As before, the null is our “status quo” of no difference. If we reject it, then we might believe there is a difference.

Next, we need to look at our data. Note that this, like most of the lines in this section, is copied from above, only changing variable names.

statSex <- table(icu$Status, icu$Sex)
addmargins(statSex)
female male Sum
died 16 24 40
lived 60 100 160
Sum 76 124 200

That looks like it might be a little different, but the different values again make it hard to say. So, let’s calculate the proportions and plot them.

# Show relative survival
statSexRates <-prop.table(statSex, 2)
# Plot it
barplot(prop.table(statSex, 2))
female male
died 0.2105263 0.1935484
lived 0.7894737 0.8064516 Yikes, not much difference there, but let’s still keep moving forward. We need to save the difference in proportion next. Again, this is copied from above with “male” and “female” now replacing the types of admissions

# Store the difference to use for testing
diffProp <- statSexRates["died", "male"] -
statSexRates["died", "female"]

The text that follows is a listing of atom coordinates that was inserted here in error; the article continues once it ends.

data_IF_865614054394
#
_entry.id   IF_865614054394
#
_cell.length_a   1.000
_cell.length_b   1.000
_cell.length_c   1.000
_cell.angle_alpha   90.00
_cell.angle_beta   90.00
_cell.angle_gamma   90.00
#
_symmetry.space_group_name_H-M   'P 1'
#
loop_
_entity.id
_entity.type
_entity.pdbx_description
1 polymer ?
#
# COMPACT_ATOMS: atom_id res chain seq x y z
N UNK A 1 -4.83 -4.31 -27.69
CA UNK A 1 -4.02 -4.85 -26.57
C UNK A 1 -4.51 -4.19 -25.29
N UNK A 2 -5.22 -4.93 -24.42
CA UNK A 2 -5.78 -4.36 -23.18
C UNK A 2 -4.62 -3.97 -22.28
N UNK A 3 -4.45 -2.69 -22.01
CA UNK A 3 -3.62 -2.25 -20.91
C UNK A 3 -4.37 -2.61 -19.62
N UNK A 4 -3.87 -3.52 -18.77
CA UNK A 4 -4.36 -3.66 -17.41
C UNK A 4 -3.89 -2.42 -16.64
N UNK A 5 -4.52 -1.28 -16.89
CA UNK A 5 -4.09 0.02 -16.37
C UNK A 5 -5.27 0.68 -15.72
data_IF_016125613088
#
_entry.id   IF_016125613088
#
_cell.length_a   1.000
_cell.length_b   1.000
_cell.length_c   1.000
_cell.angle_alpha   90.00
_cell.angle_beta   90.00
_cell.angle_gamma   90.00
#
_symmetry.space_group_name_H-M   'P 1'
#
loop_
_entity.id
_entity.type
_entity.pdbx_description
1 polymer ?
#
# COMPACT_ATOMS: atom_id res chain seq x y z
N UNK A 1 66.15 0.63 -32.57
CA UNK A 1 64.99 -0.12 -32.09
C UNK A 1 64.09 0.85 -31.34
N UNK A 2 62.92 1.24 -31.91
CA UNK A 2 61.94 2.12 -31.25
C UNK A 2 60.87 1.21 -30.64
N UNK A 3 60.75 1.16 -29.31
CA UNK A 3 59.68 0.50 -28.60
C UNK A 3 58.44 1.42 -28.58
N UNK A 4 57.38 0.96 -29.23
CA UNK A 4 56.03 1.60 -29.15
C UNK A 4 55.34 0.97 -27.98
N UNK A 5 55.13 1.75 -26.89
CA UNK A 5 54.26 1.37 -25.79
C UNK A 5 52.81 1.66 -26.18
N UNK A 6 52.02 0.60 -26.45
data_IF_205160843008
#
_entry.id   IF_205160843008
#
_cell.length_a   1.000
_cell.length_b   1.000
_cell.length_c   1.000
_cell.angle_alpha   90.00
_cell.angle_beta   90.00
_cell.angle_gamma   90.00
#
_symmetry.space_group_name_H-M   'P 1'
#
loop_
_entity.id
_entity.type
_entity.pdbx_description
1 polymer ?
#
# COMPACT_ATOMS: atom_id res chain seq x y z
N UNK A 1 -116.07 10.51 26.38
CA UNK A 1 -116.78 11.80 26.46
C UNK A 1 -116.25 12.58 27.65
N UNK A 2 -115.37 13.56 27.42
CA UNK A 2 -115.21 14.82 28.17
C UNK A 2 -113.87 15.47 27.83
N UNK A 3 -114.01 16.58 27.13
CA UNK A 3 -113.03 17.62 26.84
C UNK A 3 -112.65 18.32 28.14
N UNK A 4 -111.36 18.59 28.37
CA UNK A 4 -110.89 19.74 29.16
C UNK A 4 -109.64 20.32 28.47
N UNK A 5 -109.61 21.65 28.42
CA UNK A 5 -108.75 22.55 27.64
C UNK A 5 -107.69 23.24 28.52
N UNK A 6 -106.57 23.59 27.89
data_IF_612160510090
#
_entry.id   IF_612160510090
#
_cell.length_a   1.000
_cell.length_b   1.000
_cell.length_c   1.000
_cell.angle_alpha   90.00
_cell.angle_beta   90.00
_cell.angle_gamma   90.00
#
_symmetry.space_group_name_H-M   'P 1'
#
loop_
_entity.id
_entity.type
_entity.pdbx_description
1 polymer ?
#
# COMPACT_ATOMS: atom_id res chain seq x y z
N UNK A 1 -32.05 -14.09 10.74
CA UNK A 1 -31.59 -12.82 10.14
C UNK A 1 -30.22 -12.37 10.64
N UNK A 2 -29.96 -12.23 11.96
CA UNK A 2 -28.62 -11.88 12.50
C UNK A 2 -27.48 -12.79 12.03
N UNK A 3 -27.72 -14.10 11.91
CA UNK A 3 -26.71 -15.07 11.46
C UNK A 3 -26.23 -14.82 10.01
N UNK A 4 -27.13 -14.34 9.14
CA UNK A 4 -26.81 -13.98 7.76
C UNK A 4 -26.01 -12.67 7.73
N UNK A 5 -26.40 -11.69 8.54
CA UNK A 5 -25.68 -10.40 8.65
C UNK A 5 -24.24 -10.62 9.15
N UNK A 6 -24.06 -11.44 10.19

# View the difference
diffProp
##  -0.01697793

Now, to ask if this difference in proportions is “statistically significant,” we need to create a null distribution. Because we have a loop from above, we can simply copy that loop and make changes to it.

# intialize variable
statSexNull <- numeric()

for(i in 1:13546){
# Sample the status
tempStatus <- sample(icu$Status, size = nrow(icu), replace = TRUE) # Construct a table tempTable <- table(tempStatus, icu$Sex)
tempRates <- prop.table(tempTable, 2)

# Calculate the difference
statSexNull[i] <- tempRates["died", "male"] -
tempRates["died", "female"]
}

Now, we want to look at the distribution and make sure that it makes sense.

# Plot the null
hist(statSexNull,
main = "Null distribution for difference in survival",
xlab = "Difference in proportion") As expected, the distribution is centered around 0, or no difference. The distribution looks symmetric, and does not suggest any problems.

We can then add lines representing our actual recorded difference.

abline(v = c(diffProp,
-diffProp)) It seems clear that almost all of the values from the null distribution are more extreme than our observed values. To put an exact number on that:

# Test proportion more extreme in either diretion
pMoreExtreme <- mean(
statSexNull <=  diffProp |
statSexNull >= -diffProp
)

pMoreExtreme
##  0.7784586

This is a rather large value – about 80% of samples from our null distribution gave differences as large as, or larger than, our observed difference. I think that we can all agree that we can not reject our H0 of no difference between the proportion of patients that die between men and women.